Here’s the thing, Alice. If you never had an ipad or knew about an ipad…you wouldn’t know anything easier and you’d be blissfully unaware of what you’re missing. I think that’s why Dallas Cowboy Fan tells me they don’t make Chanel #5 anymore and Elizabeth Taylor brought up all the diamonds, so there’s no more to be had.

      Like

  17. Spectra says:

    Hey, you! That is shameless hijacking of blog comments to self-promote! Get offa this mountain, fooool!

    Like

  18. digipicsphotography says:

    What a great story! Work was hard then. We don’t know how lucky we have it now.

    Like

    • Barb says:

      The more I research these settlers’ lives, the more often I tell my family, I would’ve died on the Oregon Trail. And then to endure all these hardships after walking 2,000 miles? Yep…I think I would have settled at the first fort we came to. Just wait…it gets more interesting (and sometimes worse).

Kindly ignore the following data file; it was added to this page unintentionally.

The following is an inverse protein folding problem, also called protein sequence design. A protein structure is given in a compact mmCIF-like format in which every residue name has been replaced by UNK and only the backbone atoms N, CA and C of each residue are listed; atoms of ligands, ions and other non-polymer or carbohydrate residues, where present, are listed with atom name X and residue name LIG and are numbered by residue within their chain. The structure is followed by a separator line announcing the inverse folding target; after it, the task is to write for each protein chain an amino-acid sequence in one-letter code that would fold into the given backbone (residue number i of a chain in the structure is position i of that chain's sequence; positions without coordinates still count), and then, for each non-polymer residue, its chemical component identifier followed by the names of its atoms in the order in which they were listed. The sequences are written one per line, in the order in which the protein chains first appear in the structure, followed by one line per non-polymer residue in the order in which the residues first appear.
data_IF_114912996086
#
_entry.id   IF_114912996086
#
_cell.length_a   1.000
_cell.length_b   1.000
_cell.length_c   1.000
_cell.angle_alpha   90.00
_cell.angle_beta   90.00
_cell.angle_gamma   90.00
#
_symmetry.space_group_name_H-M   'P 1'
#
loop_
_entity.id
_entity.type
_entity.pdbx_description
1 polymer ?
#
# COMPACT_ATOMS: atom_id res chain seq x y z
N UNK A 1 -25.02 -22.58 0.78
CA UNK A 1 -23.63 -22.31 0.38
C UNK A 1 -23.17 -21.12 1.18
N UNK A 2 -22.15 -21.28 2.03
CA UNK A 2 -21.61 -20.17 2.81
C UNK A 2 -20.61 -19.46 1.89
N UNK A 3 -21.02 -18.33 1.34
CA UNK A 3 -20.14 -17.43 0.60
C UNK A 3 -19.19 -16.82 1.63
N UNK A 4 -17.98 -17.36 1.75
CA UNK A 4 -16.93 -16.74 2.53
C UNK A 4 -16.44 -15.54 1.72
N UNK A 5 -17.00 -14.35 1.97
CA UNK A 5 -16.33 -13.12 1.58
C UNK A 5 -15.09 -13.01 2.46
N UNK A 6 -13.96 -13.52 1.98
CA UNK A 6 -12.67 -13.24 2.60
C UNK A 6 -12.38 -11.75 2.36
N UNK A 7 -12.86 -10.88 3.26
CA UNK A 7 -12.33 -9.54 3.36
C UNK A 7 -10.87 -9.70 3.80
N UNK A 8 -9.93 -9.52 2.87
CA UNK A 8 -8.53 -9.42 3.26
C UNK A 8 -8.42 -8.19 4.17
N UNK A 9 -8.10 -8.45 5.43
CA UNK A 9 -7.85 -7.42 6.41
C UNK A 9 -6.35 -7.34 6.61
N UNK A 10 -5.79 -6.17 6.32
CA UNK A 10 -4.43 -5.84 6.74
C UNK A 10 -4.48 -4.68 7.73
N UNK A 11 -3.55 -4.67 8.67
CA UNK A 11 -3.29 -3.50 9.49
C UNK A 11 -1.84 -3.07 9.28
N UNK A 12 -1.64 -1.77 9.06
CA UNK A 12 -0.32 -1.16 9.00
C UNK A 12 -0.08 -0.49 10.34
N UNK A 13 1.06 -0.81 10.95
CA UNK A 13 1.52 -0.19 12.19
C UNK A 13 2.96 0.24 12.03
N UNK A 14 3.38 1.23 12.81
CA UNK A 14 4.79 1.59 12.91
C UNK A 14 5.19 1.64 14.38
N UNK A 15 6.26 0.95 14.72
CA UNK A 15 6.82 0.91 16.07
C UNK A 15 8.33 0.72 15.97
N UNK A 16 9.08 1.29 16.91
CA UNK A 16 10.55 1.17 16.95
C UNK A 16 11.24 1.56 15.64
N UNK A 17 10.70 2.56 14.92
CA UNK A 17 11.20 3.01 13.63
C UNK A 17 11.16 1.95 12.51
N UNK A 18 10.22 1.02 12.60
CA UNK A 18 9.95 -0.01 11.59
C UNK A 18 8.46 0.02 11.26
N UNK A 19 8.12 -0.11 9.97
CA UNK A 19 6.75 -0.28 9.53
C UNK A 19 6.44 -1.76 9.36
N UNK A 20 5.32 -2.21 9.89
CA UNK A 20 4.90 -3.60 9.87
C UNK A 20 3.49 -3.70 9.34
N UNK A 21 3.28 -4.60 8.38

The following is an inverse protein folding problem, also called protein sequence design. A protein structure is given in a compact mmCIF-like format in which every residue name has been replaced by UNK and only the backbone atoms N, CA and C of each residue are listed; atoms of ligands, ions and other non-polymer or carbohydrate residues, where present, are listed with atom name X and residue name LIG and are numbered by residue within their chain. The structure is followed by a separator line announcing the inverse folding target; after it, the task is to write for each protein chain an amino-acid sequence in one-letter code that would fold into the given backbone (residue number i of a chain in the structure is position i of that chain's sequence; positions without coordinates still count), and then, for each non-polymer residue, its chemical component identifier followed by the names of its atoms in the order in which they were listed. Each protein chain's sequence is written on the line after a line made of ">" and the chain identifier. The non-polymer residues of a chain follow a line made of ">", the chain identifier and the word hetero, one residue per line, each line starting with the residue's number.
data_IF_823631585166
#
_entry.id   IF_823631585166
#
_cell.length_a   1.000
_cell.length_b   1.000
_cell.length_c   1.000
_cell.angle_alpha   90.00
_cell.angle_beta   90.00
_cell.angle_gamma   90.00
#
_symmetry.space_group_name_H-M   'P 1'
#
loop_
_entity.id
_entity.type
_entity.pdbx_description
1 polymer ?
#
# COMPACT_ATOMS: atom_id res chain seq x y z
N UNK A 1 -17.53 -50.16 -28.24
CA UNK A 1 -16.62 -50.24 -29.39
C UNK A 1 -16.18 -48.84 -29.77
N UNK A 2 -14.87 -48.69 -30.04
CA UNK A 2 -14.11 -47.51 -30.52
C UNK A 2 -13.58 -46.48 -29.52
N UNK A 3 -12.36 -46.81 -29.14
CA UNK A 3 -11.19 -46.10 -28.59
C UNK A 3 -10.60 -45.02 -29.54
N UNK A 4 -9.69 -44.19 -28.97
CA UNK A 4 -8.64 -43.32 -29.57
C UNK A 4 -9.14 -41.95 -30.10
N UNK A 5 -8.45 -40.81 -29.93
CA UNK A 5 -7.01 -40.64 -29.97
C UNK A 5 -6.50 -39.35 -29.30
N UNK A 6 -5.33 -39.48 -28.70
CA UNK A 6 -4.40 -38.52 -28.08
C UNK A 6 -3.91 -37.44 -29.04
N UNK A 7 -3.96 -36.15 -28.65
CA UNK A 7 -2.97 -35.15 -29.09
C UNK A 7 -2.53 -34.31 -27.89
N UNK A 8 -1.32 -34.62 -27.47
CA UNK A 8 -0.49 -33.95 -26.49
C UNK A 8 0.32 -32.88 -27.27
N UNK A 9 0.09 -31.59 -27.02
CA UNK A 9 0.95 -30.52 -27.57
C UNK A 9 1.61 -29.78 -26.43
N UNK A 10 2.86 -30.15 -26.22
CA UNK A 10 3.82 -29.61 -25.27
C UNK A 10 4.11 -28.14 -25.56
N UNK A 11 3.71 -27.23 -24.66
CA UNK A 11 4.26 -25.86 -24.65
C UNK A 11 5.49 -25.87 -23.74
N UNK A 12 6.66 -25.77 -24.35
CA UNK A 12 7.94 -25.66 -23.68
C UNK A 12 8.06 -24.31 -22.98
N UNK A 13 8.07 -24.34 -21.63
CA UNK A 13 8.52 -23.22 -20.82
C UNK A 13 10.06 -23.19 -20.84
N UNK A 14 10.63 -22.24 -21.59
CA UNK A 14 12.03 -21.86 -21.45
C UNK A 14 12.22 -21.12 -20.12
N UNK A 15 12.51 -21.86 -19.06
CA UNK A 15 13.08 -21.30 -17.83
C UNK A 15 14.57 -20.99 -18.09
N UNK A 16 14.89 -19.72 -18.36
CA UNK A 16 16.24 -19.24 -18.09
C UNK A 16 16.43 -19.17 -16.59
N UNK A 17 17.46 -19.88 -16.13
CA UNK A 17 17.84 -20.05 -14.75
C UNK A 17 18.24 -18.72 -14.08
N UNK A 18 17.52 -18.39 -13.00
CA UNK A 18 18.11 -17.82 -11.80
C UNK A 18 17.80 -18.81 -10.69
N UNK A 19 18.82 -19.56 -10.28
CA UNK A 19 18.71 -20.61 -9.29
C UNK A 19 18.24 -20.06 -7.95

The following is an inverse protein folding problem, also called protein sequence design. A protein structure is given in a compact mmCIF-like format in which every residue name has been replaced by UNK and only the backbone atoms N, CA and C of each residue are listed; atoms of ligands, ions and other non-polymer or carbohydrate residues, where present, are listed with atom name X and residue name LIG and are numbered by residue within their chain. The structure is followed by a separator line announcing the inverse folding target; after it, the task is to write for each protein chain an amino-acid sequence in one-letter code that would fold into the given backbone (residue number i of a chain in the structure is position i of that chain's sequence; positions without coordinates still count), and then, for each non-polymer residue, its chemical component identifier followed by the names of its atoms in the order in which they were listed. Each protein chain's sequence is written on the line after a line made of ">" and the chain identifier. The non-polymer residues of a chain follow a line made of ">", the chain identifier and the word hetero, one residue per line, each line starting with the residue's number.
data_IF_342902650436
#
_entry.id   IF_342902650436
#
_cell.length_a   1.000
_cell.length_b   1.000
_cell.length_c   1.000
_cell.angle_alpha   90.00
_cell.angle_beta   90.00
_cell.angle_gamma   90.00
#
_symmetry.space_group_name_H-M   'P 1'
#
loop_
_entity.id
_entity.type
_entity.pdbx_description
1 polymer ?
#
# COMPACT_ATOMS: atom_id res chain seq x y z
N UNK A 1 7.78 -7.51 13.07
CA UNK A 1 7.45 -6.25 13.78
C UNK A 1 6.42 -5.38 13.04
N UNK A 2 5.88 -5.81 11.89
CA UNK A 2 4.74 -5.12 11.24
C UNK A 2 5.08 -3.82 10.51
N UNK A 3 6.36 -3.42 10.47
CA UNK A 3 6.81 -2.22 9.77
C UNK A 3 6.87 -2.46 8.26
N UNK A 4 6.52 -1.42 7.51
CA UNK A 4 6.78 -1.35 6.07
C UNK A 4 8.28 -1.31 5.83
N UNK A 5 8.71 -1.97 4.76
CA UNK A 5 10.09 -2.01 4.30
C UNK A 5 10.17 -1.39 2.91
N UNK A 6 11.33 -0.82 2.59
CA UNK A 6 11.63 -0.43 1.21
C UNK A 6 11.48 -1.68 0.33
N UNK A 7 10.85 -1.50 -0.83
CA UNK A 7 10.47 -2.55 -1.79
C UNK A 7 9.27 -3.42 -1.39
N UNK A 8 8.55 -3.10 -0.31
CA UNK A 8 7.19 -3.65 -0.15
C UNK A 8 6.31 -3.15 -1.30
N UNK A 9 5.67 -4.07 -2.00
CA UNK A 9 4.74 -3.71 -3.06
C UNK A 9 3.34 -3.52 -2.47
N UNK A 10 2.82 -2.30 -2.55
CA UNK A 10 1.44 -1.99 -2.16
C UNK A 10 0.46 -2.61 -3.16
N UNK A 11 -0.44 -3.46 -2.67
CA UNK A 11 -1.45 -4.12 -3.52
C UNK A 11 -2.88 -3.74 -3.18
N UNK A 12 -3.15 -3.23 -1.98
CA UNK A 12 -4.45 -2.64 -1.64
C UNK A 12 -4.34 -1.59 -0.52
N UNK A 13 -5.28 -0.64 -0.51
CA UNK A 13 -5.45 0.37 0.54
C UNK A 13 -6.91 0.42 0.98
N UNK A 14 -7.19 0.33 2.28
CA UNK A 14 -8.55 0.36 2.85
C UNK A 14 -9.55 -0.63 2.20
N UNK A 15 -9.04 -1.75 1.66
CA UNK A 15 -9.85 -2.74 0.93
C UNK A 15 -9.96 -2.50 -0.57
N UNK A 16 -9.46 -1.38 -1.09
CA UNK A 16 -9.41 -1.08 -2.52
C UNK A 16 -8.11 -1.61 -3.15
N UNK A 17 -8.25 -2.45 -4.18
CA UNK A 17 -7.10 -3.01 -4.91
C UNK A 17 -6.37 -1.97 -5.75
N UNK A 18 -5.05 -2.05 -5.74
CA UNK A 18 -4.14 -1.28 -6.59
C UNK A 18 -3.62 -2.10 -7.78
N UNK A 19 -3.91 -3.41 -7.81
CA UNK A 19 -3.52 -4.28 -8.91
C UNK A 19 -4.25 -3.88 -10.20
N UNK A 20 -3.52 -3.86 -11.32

Like

  19. What a terrific story to give the feeling of what it was like for families in those days, and how quickly the young had to take on responsibilities, but still act like kids. One thing confused me, though. Are McAllister and Elias the same person?

    Like

    • Barb says:

      Yes. It should be McAllister all the way through. I get Violet Spinrad’s 6 kids mixed up. That’s what I get for trying to get this posted and be on the road before 5am.
      I’m so blessed to be a part of such a great blogging community. Thanks for having my back. Here’s a hug…and the Two Pan Tattler now has a new editor: Mr. Swiderski. (See upcoming Dec 30th edition of the paper). Smiley

      Like

  20. Forgive my mind just works this way…What a wonderful updated version of Don Quijote.

    Like

Tell Me All About It.

Fill in your details below or click an icon to log in:

WordPress.com Logo

You are commenting using your WordPress.com account. Log Out / Change )

Twitter picture

You are commenting using your Twitter account. Log Out / Change )

Facebook photo

You are commenting using your Facebook account. Log Out / Change )

Google+ photo

You are commenting using your Google+ account. Log Out / Change )

Connecting to %s